Best known may be the contemporary appeal of Thomas Usk, whose confessions implicated the populist London Mayor John Northampton and other adherents of his party in conspiracy and agitation, including violence, at the time of Nicholas Brembre's provocative election to the mayoralty in October 1383 (Shawver 8-26). In an interval following his appeal and the trial of Northampton and others on the basis of it, before the king at Reading in July 1384 and Usk's receipt of a royal pardon in September 1384, he occupied himself with writing an apology for his doings, in the form of the Testament of Love (Summers 24-59). Usk's guilt had compounded or doubled by the time of this writing, however, making exculpatory apology the more urgent for him: to the criminal sedition against Brembre's regime to which he had confessed in his appeal, he had added treachery against Northampton and his party by giving it. About three years later, the political tables having turned, Usk was arrested, for having made his appeal, in effect, giving evidence by it of his participation, with Brembre and others, in a malicious, criminal conspiracy against Northampton--the conspiracy being another aspect of Brembre's tyranny--a capital offense, for which Usk was tried and executed, with Brembre, in March 1388.

Richard Brierley's appeal of early 1391 was enthusiastic, suspiciously so, and certainly more so than would seem to have been strictly necessary. It covers rather more than the robbery of Chaucer. Brierley implicated fifteen other persons--Walter Atwater (goldsmith), Henry Barry (Irishman, whose name is homophonous with the Canterbury Tales's host's), Nicholas Bullhog (baker), Adam Clerk (servant of Tomas Talbot), John Colet, Tomas Cottingham, John Curtis (summoner), Gilbert (clericus of Thomas Talbot), William Hareby, John Hatfield (of York), William Huntingfield, Thomas Talbot (Irishman), Simon Taylor (of Bristol), John Verdon (Irishman), Thomas Wetham ("Travailyngeman"), and Alexander Wolf or Wolfey (of York)--and two others were additionally brought to trial on charges following from the crimes described in the appeal--Robert Paris and Richard Manston.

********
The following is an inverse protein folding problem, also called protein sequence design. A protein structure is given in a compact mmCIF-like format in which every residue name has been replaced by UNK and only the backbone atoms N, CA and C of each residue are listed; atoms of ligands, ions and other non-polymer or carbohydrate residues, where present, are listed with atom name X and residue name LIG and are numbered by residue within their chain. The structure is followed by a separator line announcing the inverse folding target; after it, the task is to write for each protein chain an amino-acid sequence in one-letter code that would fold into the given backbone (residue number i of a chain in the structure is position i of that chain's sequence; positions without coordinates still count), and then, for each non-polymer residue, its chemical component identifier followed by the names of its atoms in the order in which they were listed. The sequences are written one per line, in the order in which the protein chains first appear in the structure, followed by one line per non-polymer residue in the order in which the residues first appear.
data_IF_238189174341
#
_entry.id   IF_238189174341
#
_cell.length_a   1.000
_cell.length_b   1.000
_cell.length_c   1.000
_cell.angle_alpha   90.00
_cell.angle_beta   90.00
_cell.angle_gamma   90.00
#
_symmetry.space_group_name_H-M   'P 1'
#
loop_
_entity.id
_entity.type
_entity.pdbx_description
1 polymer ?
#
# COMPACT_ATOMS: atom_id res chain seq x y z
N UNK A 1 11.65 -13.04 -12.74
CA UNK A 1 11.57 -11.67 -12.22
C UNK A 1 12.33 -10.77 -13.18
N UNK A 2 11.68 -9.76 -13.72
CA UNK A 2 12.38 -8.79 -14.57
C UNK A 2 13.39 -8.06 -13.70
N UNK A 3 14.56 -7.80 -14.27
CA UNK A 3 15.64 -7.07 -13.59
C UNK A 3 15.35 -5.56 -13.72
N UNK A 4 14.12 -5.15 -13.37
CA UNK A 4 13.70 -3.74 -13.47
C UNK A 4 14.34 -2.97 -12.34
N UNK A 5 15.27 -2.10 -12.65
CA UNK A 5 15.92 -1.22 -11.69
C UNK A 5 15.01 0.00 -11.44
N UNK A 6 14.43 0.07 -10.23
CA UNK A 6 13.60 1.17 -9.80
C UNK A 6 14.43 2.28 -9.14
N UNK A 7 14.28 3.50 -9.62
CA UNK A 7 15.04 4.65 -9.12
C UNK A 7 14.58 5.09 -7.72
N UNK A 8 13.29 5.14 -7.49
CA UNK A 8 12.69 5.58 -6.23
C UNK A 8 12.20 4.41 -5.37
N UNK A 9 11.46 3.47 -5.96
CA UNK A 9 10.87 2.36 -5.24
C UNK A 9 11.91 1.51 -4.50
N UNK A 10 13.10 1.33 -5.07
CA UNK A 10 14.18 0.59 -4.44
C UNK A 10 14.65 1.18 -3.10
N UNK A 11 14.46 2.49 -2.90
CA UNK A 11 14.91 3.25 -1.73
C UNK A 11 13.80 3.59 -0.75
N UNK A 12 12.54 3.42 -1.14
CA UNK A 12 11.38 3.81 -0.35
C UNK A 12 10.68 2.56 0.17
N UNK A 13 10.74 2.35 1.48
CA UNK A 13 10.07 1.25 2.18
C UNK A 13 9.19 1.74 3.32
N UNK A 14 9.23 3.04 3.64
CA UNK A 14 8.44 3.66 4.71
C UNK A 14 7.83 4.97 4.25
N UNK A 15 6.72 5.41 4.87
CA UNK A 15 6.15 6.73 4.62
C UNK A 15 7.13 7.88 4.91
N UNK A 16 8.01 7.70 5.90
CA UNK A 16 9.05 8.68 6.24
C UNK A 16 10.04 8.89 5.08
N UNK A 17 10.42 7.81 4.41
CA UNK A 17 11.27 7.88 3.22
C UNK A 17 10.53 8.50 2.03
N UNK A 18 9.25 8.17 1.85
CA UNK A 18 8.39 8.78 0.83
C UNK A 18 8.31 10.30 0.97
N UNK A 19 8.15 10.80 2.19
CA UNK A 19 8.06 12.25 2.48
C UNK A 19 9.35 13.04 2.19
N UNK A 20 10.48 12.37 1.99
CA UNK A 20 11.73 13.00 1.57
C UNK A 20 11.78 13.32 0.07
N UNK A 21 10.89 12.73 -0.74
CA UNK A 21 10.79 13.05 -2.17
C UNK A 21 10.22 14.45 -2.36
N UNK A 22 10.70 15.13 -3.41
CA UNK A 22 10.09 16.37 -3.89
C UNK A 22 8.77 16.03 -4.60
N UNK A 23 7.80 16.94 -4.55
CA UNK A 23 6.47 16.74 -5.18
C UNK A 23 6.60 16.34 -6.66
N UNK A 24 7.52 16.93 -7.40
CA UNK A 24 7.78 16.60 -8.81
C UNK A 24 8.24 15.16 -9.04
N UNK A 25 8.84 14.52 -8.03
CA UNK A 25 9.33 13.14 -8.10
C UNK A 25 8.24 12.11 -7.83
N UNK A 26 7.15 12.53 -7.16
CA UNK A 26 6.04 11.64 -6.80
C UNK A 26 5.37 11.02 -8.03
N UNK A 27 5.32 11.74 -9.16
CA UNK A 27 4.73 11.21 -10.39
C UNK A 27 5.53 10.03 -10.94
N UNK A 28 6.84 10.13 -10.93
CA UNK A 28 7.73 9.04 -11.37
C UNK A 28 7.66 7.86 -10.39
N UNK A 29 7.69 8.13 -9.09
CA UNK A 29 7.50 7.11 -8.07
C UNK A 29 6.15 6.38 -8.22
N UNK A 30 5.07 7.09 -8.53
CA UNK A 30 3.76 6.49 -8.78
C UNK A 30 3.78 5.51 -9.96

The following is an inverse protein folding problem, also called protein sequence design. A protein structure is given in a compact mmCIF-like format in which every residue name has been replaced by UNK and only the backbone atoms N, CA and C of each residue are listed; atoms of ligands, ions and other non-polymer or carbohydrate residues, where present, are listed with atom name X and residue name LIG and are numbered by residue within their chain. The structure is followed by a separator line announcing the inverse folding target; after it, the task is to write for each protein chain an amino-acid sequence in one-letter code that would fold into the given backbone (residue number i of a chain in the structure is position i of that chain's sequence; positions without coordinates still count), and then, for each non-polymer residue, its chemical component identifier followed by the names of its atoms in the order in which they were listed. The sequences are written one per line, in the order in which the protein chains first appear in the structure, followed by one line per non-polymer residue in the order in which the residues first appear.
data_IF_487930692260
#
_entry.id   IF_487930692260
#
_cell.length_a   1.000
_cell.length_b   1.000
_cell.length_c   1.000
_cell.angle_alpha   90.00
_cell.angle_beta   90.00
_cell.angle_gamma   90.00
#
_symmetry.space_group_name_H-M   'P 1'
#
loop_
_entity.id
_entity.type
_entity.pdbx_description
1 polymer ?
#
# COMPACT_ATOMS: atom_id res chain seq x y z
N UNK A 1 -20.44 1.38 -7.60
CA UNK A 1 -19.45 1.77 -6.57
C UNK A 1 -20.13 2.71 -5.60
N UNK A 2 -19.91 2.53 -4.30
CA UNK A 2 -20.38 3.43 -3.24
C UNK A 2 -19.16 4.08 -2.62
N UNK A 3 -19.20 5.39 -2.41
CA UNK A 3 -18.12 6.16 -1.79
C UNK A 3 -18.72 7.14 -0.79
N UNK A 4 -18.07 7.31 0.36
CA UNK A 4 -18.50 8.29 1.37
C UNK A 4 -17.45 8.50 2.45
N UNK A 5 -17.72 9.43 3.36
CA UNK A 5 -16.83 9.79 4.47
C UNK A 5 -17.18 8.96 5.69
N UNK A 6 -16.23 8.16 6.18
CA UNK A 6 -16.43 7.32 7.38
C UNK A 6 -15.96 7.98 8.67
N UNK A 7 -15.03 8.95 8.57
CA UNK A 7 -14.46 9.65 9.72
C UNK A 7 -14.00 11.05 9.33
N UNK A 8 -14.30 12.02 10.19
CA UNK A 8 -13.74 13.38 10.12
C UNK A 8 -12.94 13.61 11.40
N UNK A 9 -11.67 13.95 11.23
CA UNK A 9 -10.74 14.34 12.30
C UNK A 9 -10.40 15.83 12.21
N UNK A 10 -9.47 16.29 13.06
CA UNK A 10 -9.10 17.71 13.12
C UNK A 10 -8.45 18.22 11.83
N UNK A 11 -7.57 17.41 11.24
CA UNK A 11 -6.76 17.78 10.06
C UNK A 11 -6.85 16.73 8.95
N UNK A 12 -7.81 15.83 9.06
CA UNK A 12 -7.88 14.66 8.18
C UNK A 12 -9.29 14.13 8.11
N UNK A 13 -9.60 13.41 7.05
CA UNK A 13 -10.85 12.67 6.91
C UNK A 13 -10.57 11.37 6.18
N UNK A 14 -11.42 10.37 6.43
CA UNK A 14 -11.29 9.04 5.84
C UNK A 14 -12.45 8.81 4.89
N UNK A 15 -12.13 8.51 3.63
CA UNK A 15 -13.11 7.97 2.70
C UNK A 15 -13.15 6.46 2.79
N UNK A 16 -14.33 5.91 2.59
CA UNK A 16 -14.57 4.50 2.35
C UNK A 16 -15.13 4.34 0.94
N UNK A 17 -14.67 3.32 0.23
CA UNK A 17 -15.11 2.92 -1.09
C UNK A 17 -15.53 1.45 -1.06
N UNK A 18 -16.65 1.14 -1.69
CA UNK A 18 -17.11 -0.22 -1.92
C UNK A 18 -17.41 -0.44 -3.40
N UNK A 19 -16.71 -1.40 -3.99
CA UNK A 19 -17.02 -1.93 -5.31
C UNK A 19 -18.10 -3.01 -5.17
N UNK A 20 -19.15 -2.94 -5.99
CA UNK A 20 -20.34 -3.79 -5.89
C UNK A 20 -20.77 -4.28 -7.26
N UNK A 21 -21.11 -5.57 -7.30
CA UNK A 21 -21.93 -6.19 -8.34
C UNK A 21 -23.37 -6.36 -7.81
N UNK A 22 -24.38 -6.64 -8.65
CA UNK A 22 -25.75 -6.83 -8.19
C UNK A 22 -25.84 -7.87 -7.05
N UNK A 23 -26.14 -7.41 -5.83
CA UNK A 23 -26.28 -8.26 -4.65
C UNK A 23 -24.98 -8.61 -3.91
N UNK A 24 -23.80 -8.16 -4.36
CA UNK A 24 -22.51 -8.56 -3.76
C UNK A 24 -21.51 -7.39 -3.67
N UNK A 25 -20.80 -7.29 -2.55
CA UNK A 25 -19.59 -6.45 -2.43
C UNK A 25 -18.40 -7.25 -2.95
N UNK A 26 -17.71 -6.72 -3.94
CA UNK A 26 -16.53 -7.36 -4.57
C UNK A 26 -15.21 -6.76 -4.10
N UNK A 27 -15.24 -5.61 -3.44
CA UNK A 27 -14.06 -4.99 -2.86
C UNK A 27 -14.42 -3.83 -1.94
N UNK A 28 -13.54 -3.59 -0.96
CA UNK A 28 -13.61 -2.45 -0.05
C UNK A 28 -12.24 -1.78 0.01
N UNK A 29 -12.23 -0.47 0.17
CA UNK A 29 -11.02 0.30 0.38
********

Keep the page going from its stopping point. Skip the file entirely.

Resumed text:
In the final form in which the appeal was enrolled, Brierley gave details of ten crimes, all larcenies, taking place in London or on the roadways near it, between early April and the end of November 1390. By this account, Brierley was on the job (not counting make-ready) about once every three weeks, working most often with William Huntingfield, in six of the ten robberies, although also repeatedly with Tomas Talbot and Talbot's clericus Gilbert, in two robberies. Te victims were individuals or pairs, variably characterized--a mercator extraneus, duos homines de Flandria (who would have been merchants as well), duos fratres (of the religious sort, presumably), and a capellanus ignotus of St Albans. Most often they are described only as homines ignoti. Only two of the victims are named: Tomas More, described further as a servant of Robert Paris, the jailer, who, in parallel proceedings, was found guilty and fined for having played some part in one of Huntingfield's escapes from custody, and Chaucer, whose robbery the final appeal puts first, describing it as the work of four: Brierley, Talbot, Gilbert clericus, and Huntingfield.